"He should not be telling me how to behave," said Fatah, who said al-Sistani has issued earlier fatwas saying gays and lesbians should be killed.
So there you have it: whether you listen to the religious or the secular Muslims, you are sure to see the line between religion and politics blurred, precisely because the line that we enjoy in secular nations that have emerged from the Judeo-Christian tradition does not exist in Islam. In this situation, surely Canada should make it clear that Muslims advocating Jihadist violence will be imprisoned or deported, and we should be paying little attention to fatwas that are inherently (if only the MSM would report the truth) anti-secular and supremacist in nature. Similarly, we should pay little attention to voices that are primarily identifying as "Muslim" and yet are all about politics and not about developing private and personal religious faith. Whatever the confused promises of "multiculturalism", we cannot be all things to all people. We either separate organized religion and state, or we do not.

Ideally, our government should be paying about as much attention to Muslim clerics as it pays to the ministers of the United Church of Canada. The fact that we presently pay much more attention to the imams suggests that we recognize Islamic integration (or lack thereof) in the west is a problem that must be discussed (even if we have yet to throw off the pc blinkers to discuss it properly); however, it may also be the case that we are making a mistake akin to over-indulging and giving too much attention to a problem youth who is acting out, having not yet been fully initiated into society, and who is refusing to play fully by Canadian rules. If so, perhaps tough love will serve better than endless therapy: we should make very clear that the law will be upheld and otherwise pay a religious group minimal political attention.

2 comments:

Jane said...

Thanks for this excellent article.

I first read it last night and again just now. Earlier this evening, I was telling a friend (who believes Muslims pose no real threat) about this glaring ommission by the english language press. The religious leader in Iraq who issued the fatwah is subjecting Canadians to a form of extortion and we're not even told about it. If we dare practice our right to criticize religion, our safety can't be guaranteed but nobody wants to bother our little heads about it. (Granted, many of us were distracted anyway by the tell-all Britney Spears interview. No, her husband doesn't live in the basement.)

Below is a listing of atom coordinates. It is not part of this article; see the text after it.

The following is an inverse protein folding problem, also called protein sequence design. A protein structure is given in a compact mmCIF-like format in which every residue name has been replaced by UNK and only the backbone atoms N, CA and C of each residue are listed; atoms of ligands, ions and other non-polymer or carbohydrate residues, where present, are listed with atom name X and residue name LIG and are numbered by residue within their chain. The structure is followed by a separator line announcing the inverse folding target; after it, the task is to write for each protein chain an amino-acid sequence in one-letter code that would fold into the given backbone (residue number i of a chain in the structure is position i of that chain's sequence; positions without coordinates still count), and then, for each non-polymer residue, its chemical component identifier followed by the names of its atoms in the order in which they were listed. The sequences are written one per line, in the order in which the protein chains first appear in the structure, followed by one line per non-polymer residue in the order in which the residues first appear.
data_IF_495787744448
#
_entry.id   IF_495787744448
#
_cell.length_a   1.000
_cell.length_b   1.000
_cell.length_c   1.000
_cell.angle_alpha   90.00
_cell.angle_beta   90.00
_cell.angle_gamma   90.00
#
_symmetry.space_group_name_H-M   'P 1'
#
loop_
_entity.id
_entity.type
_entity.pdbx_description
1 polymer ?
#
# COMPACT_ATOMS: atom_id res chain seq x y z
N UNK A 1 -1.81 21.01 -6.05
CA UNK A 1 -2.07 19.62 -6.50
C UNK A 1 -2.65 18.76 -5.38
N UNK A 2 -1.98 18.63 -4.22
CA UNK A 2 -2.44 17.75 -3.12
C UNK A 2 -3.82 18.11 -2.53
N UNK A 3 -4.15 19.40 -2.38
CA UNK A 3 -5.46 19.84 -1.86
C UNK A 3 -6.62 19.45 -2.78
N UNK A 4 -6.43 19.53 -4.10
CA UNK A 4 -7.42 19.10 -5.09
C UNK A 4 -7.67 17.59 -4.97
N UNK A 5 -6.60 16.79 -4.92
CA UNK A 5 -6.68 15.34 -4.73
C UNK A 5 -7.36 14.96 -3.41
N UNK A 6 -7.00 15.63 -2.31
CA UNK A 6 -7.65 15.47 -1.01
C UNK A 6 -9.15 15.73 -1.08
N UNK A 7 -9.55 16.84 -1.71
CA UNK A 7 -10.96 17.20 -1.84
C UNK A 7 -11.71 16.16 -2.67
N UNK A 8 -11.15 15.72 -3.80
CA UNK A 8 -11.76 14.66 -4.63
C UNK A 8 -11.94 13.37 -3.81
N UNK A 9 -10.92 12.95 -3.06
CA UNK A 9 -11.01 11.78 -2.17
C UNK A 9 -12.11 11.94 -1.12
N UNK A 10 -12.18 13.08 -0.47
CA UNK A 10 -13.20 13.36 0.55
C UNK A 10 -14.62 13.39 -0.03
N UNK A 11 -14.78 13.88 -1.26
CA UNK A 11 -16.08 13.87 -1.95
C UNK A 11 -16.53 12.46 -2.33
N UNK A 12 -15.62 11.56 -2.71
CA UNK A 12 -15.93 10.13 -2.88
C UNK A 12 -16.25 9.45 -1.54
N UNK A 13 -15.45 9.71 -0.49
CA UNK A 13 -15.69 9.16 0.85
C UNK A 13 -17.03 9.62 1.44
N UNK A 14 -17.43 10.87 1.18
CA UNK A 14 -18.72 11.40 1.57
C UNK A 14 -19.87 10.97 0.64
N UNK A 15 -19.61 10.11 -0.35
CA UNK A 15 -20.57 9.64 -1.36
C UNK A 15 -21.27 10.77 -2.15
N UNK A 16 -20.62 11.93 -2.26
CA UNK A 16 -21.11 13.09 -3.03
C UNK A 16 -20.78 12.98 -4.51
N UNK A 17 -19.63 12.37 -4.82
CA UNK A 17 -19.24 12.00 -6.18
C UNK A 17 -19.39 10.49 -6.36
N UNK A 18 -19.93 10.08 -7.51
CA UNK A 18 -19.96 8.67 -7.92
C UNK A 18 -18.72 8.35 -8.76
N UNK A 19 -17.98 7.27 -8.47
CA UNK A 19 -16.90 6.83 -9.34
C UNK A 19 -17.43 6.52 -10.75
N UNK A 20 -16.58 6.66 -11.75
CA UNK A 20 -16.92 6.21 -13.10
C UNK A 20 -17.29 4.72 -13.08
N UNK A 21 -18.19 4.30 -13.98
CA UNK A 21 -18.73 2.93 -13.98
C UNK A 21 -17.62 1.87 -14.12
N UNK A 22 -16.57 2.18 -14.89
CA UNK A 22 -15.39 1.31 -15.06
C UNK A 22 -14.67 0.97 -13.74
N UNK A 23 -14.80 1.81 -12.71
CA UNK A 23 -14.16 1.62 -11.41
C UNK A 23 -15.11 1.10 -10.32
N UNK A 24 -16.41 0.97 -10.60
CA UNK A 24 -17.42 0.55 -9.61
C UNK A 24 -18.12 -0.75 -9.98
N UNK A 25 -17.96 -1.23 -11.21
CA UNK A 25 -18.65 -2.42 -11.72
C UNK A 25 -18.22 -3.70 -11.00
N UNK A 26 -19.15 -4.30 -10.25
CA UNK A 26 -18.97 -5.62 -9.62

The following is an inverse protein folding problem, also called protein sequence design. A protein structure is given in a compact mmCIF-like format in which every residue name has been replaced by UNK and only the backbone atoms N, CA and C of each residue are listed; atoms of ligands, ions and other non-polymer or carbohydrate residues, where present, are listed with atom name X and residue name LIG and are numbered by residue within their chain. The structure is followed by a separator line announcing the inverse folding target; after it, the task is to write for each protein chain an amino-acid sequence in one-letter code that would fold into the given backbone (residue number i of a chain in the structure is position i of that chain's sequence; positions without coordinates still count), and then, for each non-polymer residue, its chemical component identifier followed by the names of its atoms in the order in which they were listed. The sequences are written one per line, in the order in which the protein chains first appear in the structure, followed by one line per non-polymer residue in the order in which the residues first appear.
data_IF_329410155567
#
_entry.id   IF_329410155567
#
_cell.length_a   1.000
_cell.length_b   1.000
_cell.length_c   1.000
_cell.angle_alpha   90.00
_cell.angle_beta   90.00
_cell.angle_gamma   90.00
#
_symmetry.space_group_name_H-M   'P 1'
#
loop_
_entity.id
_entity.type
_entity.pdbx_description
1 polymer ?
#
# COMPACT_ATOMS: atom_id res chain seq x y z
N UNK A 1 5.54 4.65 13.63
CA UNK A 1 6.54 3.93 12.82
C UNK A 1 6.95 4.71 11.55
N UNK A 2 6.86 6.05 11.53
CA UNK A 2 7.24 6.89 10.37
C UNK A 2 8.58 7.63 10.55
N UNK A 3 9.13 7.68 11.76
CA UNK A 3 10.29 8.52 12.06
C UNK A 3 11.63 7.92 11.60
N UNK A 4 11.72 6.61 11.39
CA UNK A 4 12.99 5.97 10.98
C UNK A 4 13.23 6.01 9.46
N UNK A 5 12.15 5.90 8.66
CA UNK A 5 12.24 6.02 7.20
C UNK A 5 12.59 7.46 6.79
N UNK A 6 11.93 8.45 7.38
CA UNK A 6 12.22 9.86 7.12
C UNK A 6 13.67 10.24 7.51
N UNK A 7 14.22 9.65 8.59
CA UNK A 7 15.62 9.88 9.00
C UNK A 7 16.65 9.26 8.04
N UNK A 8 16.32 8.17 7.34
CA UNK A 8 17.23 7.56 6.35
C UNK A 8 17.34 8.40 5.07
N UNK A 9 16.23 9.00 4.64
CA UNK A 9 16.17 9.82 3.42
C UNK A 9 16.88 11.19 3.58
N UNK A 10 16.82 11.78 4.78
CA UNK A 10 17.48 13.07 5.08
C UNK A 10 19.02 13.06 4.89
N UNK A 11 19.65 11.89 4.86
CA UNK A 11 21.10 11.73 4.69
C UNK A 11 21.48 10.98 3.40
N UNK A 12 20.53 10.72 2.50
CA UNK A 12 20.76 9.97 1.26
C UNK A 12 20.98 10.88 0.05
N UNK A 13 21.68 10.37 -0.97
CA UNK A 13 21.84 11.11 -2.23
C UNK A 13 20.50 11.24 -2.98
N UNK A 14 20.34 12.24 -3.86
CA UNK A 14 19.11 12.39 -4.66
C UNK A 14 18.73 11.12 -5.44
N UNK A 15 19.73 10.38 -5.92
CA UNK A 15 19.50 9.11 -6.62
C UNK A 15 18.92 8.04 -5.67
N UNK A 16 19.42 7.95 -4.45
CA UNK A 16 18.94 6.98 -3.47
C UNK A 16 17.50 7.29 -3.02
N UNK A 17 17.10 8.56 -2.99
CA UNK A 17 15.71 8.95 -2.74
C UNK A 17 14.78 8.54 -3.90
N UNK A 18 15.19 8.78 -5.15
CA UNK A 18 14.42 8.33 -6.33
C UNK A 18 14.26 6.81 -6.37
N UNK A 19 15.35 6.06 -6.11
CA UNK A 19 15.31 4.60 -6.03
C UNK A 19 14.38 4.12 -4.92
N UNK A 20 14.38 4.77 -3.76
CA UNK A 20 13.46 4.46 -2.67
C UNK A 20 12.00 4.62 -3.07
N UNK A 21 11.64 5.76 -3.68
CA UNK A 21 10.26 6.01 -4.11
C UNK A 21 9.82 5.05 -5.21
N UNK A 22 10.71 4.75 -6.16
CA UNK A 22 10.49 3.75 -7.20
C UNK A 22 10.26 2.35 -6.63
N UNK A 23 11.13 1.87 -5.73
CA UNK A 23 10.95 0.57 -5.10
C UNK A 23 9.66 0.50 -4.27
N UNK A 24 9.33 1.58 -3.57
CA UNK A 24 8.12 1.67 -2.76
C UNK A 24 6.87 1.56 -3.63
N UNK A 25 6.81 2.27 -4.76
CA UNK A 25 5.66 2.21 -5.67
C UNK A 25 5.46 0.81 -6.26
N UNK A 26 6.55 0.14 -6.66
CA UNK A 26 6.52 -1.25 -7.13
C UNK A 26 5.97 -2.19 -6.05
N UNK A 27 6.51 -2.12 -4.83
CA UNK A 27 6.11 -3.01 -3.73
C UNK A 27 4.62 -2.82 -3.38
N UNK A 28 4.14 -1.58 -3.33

The fact that the Umma (I hadn't previously known it existed) is 800,000 strong in Canada scares me. I feel like Charles Henry's 'ordinary' woman sitting at the bus stop saying, 'Can you believe these people? They cause so much trouble.'

I think Israel Asper would do back flips in his grave if he could see his offspring, David and Gail, allowing CanWest to print this censored material. I first saw the censored version in the Vancouver Sun.

The Managing Editor of the Vancouver Sun recently dispatched a scathing memo notifying all staff that studies show that lack of accuracy in reporting is the #1 reason why readers lose trust in a newspaper. In the memo, which was leaked to the Georgia Strait, the editor pointed out that the paper is routinely riddled with typos and other errors. He recalled his staff not knowing the difference between an Israeli settler and a Palestinian when putting a caption under a photograph. He reported getting multiple letters each day about errors and threatened to hold staff accountable in future within the collective agreement.

I certainly don't trust the Sun when they leave out text that entirely changes the message in a fatwah. But I even trust them less when I think about how it probably wasn't a mistake but an intentional omission.

truepeers said...

Jane, I imagine the omissions were largely intentional, but perhaps they were not out of a frank desire to whitewash the harsh truth of the incompatibility of such fatwas and Canadian freedoms. Rather, I imagine many reporters are not deep thinkers and writing about moral or ethical conflcits - if only to report in such a way that duly exposes them - can cause them more anxiety than contribute to a sense of purpose or moral clarity. The reporter thinks to herself, should I put this in? what does it mean? for whom does a fatwa speak? are these words a problem? if I put them in will I encourage people to make an issue of this story? If they make an issue of it, will I be exposed to criticism? I guess that few or none of my colleagues will quote this, so do I want to stick out as the only one? Maybe it's safer not to quote that part, you can't quote the whole thing after all...

Today in Christie Blatchford's column in the Globe and Mail, Christie recounts an incident from the press conference that was held after the 17 Jihadists were arrested in Toronto. A Moslem comes into the room, sits down besides a woman reporter and asks her "is this the woman's section?" Instead of giving the guy a righteous rebuke, the somewhat timid (perhaps snarky) reporter simply responds: "this is the media section". Christie looks up and she notices the audience is indeed largely divided, with a men's and women's section, and the media in between. The media like to be in between. However, morality often demands one take sides. You can't be indifferent - there is no value in or possibility of "neutrality" - when mass murder or repression and abuse of women is the issue, and then still claim to be a moral actor.

Thanks for your comment. BTW, i don't know what the just-taken census will show about the number of Moslems in Canada. I read a figure of 700,000 this week, I believe in the National Post.